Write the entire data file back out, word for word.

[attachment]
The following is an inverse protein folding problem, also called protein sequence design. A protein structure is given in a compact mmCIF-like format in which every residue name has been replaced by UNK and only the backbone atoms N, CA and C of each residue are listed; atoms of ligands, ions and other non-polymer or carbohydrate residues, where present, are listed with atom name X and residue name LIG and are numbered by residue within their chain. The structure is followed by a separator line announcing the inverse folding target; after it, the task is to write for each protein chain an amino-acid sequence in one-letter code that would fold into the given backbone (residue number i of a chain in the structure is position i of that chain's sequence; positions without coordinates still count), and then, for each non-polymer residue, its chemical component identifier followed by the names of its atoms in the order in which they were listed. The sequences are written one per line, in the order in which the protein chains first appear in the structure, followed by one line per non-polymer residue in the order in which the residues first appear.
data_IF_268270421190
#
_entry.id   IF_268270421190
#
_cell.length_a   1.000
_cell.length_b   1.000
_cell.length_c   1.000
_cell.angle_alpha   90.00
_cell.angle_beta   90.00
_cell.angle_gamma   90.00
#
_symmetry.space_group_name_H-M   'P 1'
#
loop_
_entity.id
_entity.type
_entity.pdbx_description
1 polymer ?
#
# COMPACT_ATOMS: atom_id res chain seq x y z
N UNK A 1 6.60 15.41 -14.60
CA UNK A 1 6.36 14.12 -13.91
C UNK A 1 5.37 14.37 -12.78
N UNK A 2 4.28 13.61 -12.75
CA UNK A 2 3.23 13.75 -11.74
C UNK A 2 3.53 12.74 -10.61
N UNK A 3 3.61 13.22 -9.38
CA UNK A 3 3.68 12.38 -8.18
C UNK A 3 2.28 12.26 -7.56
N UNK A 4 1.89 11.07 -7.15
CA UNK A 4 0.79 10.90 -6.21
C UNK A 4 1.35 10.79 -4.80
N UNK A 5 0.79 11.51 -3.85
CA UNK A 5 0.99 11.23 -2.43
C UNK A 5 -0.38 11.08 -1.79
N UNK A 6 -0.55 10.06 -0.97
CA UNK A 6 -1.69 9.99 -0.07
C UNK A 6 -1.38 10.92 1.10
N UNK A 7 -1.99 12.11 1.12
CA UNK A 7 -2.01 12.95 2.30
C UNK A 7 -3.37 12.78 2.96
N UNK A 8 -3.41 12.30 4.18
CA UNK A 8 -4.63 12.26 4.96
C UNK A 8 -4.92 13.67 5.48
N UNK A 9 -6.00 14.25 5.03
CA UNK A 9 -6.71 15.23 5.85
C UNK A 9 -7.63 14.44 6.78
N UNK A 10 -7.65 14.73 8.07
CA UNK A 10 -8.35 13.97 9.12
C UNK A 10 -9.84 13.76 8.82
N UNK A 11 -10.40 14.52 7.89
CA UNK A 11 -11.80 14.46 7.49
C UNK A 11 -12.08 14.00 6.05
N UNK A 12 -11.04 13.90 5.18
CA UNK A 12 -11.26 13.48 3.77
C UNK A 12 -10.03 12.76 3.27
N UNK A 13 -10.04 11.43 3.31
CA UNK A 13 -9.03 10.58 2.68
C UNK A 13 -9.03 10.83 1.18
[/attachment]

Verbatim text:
The following is an inverse protein folding problem, also called protein sequence design. A protein structure is given in a compact mmCIF-like format in which every residue name has been replaced by UNK and only the backbone atoms N, CA and C of each residue are listed; atoms of ligands, ions and other non-polymer or carbohydrate residues, where present, are listed with atom name X and residue name LIG and are numbered by residue within their chain. The structure is followed by a separator line announcing the inverse folding target; after it, the task is to write for each protein chain an amino-acid sequence in one-letter code that would fold into the given backbone (residue number i of a chain in the structure is position i of that chain's sequence; positions without coordinates still count), and then, for each non-polymer residue, its chemical component identifier followed by the names of its atoms in the order in which they were listed. The sequences are written one per line, in the order in which the protein chains first appear in the structure, followed by one line per non-polymer residue in the order in which the residues first appear.
data_IF_268270421190
#
_entry.id   IF_268270421190
#
_cell.length_a   1.000
_cell.length_b   1.000
_cell.length_c   1.000
_cell.angle_alpha   90.00
_cell.angle_beta   90.00
_cell.angle_gamma   90.00
#
_symmetry.space_group_name_H-M   'P 1'
#
loop_
_entity.id
_entity.type
_entity.pdbx_description
1 polymer ?
#
# COMPACT_ATOMS: atom_id res chain seq x y z
N UNK A 1 6.60 15.41 -14.60
CA UNK A 1 6.36 14.12 -13.91
C UNK A 1 5.37 14.37 -12.78
N UNK A 2 4.28 13.61 -12.75
CA UNK A 2 3.23 13.75 -11.74
C UNK A 2 3.53 12.74 -10.61
N UNK A 3 3.61 13.22 -9.38
CA UNK A 3 3.68 12.38 -8.18
C UNK A 3 2.28 12.26 -7.56
N UNK A 4 1.89 11.07 -7.15
CA UNK A 4 0.79 10.90 -6.21
C UNK A 4 1.35 10.79 -4.80
N UNK A 5 0.79 11.51 -3.85
CA UNK A 5 0.99 11.23 -2.43
C UNK A 5 -0.38 11.08 -1.79
N UNK A 6 -0.55 10.06 -0.97
CA UNK A 6 -1.69 9.99 -0.07
C UNK A 6 -1.38 10.92 1.10
N UNK A 7 -1.99 12.11 1.12
CA UNK A 7 -2.01 12.95 2.30
C UNK A 7 -3.37 12.78 2.96
N UNK A 8 -3.41 12.30 4.18
CA UNK A 8 -4.63 12.26 4.96
C UNK A 8 -4.92 13.67 5.48
N UNK A 9 -6.00 14.25 5.03
CA UNK A 9 -6.71 15.23 5.85
C UNK A 9 -7.63 14.44 6.78
N UNK A 10 -7.65 14.73 8.07
CA UNK A 10 -8.35 13.97 9.12
C UNK A 10 -9.84 13.76 8.82
N UNK A 11 -10.40 14.52 7.89
CA UNK A 11 -11.80 14.46 7.49
C UNK A 11 -12.08 14.00 6.05
N UNK A 12 -11.04 13.90 5.18
CA UNK A 12 -11.26 13.48 3.77
C UNK A 12 -10.03 12.76 3.27
N UNK A 13 -10.04 11.43 3.31
CA UNK A 13 -9.03 10.58 2.68
C UNK A 13 -9.03 10.83 1.18